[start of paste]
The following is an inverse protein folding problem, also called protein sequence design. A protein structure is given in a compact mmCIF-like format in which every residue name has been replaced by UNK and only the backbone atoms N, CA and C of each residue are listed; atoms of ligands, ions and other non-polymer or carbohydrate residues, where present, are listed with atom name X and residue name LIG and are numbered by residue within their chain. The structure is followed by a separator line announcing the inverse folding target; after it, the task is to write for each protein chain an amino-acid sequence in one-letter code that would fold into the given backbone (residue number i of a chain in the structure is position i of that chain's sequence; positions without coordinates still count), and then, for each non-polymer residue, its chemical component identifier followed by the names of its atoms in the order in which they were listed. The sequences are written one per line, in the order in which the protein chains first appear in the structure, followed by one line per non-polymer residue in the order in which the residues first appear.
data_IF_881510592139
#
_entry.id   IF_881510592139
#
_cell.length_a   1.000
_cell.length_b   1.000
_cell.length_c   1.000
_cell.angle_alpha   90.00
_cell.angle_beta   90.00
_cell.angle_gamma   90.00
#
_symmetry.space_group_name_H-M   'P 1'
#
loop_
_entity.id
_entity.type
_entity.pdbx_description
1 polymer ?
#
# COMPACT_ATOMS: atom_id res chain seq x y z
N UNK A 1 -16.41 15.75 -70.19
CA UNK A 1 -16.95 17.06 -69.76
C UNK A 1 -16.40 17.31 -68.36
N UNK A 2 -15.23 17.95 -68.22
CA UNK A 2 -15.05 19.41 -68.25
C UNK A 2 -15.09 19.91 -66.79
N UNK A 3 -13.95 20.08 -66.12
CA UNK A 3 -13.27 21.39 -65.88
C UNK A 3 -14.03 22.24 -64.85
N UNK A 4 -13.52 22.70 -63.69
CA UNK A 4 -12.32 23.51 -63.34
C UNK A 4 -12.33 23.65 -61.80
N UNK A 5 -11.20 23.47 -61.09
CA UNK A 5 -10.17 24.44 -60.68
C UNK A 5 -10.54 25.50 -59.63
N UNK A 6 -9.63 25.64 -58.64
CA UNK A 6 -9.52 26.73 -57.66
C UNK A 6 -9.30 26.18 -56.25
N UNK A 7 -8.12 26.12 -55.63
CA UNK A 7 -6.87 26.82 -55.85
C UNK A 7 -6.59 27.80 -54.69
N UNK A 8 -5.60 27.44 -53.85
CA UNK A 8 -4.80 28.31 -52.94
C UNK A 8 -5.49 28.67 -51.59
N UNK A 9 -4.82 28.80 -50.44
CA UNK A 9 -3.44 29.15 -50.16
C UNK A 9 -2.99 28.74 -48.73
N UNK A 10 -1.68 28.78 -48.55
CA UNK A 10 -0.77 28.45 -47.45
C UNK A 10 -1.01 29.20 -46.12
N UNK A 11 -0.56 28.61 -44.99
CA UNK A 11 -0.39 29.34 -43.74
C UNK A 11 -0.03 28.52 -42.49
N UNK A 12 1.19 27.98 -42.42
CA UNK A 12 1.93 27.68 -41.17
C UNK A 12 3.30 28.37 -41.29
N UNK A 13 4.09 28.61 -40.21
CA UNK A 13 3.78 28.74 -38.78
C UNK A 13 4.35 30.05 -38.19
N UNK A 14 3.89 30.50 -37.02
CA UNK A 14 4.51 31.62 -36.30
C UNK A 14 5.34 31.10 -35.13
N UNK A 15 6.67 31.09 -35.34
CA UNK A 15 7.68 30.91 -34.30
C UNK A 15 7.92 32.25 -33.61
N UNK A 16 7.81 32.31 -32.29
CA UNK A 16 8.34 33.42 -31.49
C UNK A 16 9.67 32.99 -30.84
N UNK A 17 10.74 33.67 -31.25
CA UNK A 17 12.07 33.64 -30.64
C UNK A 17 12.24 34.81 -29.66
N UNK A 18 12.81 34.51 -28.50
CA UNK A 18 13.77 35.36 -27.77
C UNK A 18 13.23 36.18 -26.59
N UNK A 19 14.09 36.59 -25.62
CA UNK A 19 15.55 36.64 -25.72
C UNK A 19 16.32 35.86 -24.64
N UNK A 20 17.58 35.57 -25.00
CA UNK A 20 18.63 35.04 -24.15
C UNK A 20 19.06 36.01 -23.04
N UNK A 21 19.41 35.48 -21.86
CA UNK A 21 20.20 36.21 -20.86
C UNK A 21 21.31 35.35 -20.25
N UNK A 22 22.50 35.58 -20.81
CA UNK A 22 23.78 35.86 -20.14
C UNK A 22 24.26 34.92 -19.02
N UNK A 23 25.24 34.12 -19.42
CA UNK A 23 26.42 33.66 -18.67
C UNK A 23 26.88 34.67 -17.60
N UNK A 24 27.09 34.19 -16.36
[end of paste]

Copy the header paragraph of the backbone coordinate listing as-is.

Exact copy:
The following is an inverse protein folding problem, also called protein sequence design. A protein structure is given in a compact mmCIF-like format in which every residue name has been replaced by UNK and only the backbone atoms N, CA and C of each residue are listed; atoms of ligands, ions and other non-polymer or carbohydrate residues, where present, are listed with atom name X and residue name LIG and are numbered by residue within their chain. The structure is followed by a separator line announcing the inverse folding target; after it, the task is to write for each protein chain an amino-acid sequence in one-letter code that would fold into the given backbone (residue number i of a chain in the structure is position i of that chain's sequence; positions without coordinates still count), and then, for each non-polymer residue, its chemical component identifier followed by the names of its atoms in the order in which they were listed. The sequences are written one per line, in the order in which the protein chains first appear in the structure, followed by one line per non-polymer residue in the order in which the residues first appear.